To say that Texas Education Commissioner Mike Morath faced several daunting tasks in his first year on the job is understating the issue, to be sure.
The state’s parents have been vocal about implementing better ways and resources to help their children improve in school, he’s trying to juggle the inequalities in state funding and of course, the State of Texas Assessments of Academic Readiness tests.
Parents – and certainly students – aren’t thinking about testing during summer vacation, but in the past few days Morath’s office began e-mailing to parents the latest STAAR results with a new wrinkle – they have self-explanatory labels for parents to see what their child’s individual performance level means for their education.
Each report carries a “masters,’’ “meets,’’ “approaches’’ and “does not meet’’ grade level.
These were designed to be less confusing than previous categories such as “Level II and “Phase-In Level II.’’
Lindale ISD Superintendent Stan Surratt welcomed these tweaks to the reports and feels parents should benefit from the clearer language, but should understand these reports are detailed.
“It’s a very good report,’’ said Surratt. “There is a lot of good information in them. They are a little long and can be complex the first time you look at them, but if parents take time to study them they should get a good deal of information.’’
The key, Surratt said, is to be consistent with the reports.
“Hopefully, (the TEA) will stay the course so parents can become familiar with them and use them as a tool in the future,’’ he said.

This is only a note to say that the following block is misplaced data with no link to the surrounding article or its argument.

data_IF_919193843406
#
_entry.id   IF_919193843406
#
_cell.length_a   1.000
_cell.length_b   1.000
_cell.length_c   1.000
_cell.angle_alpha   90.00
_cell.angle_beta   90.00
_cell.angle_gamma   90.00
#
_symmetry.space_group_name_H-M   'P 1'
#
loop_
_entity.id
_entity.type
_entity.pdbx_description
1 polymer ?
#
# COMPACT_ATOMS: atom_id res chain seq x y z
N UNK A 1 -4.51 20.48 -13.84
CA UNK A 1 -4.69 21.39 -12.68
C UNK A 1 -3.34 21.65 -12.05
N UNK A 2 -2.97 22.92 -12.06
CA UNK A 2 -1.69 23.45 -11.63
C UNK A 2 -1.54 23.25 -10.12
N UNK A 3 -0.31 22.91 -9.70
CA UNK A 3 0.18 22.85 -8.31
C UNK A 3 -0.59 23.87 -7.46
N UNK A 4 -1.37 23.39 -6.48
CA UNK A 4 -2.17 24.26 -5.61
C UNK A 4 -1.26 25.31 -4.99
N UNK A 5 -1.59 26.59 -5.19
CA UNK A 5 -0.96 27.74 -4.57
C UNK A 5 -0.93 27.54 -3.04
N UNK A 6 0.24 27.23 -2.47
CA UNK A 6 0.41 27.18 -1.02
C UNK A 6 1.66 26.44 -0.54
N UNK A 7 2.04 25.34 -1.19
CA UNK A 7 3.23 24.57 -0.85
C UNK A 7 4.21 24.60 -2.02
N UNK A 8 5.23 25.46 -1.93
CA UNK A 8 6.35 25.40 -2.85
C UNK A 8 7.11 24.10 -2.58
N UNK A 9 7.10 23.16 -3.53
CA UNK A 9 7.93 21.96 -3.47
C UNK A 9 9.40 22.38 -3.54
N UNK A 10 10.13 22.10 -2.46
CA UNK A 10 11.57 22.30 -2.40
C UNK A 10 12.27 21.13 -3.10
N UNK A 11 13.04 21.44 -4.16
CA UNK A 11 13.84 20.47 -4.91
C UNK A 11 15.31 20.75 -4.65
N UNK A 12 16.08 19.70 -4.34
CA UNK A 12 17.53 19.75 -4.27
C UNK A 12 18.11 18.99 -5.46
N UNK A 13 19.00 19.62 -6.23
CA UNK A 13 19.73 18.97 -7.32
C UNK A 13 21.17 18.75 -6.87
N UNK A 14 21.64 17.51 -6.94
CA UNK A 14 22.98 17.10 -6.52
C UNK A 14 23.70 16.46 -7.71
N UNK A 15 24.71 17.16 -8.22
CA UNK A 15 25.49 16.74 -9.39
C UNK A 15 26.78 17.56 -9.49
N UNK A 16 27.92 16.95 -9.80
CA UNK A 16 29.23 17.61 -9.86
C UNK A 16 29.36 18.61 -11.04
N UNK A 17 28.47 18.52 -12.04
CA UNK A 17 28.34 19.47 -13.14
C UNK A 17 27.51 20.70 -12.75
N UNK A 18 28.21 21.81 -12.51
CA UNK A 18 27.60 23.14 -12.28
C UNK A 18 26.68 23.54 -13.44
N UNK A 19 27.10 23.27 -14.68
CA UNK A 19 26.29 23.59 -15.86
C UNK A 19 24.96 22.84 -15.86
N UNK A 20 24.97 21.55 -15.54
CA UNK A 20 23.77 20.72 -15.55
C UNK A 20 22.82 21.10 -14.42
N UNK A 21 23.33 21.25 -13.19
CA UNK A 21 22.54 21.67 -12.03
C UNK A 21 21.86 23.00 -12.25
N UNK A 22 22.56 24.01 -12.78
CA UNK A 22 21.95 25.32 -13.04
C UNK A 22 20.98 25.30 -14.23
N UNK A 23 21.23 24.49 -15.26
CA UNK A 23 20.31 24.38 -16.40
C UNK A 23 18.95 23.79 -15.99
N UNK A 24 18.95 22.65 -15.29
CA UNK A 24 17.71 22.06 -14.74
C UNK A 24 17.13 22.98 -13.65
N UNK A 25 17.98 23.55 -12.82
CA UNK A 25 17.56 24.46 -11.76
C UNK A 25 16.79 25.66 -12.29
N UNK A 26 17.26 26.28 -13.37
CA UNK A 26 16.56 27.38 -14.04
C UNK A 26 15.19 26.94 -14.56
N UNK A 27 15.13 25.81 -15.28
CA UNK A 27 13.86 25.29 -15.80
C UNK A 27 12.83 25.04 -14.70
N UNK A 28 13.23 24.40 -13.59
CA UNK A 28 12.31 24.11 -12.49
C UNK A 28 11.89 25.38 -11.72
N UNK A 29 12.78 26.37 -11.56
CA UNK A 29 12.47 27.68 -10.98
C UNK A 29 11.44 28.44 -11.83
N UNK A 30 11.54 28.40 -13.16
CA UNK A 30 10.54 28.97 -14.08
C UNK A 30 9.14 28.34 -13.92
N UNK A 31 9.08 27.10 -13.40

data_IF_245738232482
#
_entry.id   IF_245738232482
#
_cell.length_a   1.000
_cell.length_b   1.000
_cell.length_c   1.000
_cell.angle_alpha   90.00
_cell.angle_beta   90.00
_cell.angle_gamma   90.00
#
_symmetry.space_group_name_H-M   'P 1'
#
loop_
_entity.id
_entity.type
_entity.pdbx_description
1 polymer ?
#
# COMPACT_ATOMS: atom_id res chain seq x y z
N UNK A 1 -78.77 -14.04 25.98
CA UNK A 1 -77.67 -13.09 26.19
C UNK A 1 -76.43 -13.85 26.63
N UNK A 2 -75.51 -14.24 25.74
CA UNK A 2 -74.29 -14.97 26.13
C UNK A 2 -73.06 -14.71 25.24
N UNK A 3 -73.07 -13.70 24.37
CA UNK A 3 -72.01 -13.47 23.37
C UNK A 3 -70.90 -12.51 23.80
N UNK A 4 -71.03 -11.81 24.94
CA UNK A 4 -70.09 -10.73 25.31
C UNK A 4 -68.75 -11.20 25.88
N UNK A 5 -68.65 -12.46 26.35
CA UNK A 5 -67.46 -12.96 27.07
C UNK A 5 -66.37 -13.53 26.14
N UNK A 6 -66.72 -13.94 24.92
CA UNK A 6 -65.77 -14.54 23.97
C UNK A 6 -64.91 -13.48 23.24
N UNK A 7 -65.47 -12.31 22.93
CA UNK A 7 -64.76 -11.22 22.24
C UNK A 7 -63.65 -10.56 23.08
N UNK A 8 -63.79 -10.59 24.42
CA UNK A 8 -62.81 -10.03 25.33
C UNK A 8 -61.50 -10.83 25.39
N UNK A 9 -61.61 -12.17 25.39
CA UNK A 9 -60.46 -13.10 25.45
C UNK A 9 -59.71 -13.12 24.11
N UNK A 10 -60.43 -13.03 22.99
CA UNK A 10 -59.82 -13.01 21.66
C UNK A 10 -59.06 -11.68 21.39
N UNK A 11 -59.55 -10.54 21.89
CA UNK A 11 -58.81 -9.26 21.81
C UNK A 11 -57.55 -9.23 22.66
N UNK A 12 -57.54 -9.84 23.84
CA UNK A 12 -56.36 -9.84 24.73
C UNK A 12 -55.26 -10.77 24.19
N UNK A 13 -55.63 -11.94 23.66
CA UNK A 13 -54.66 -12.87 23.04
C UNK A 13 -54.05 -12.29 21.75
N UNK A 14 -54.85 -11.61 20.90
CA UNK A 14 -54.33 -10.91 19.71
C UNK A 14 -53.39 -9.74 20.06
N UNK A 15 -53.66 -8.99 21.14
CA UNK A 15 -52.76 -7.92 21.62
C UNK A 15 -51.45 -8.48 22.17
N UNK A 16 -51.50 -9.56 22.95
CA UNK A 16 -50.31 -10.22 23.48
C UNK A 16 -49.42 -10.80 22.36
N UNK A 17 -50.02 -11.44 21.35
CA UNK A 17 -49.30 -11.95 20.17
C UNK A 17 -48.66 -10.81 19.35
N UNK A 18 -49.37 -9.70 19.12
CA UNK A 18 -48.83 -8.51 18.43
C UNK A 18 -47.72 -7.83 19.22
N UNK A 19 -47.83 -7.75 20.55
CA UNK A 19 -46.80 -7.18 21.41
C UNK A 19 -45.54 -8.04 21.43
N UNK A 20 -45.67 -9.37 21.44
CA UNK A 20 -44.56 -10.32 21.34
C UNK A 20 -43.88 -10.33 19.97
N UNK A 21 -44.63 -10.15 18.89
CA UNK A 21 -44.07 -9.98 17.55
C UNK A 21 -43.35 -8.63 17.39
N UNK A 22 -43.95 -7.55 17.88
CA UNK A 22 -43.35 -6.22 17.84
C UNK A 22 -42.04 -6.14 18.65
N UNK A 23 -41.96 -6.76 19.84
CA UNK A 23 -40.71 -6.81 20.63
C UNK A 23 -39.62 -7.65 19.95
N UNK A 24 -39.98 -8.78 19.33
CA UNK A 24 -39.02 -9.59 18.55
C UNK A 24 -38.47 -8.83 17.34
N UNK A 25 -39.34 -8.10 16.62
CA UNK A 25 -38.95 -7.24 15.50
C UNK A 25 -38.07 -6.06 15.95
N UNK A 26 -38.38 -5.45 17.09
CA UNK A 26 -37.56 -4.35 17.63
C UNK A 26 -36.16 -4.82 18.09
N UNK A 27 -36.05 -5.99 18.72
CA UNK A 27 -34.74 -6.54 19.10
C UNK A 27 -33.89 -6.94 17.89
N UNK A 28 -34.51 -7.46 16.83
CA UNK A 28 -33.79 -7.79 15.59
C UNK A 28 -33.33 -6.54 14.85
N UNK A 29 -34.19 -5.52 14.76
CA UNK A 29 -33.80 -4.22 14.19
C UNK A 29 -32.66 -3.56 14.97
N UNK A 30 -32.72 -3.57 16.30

Surratt said the LISD fared well in the grading process, but like other districts across the state, scores may have been affected from the inclusion of test results from students with learning disabilities.
“Overall, we did very well again,’’ he said. “(Our) results were a little different because, like everyone else, the results from those with learning disabilities were included.’’
Morath, who’s been on the job since 2016, has visited school districts across Texas hoping to gain knowledge and insight – and suggestions from parents.
Mostly, parents let him know they needed more effective tools and resources to help their children learn.
The new STAAR reports are a result of listening to the parents and according to him, Texas is the first in the nation to give parents specific resources to help their youngsters improve.
“I think the new commissioner has some good ideas,’’ Surratt said. “And hopefully the longer he’s in office, he can make additional improvements.’’
One thing he’s got going for him, Surratt said, is a genuine concern for all the students in the state.
“His heart is in the right place but he needs some help from the legislature,’’ said the superintendent, pointing to the A-F grades issued for school districts.
“These (grades) come from the test scores and it’s inherently unfair because they don’t present a good picture of the overall district,’’ said Surratt.
The most important voices are the ones closest to any district – those of the parents. Good school districts make sure their parents are involved and have an opportunity to express their desires to the elected trustees and the administrators, he said.
“(Parents) know what kind of district they have and they provide the best accountability,’’ said Surratt.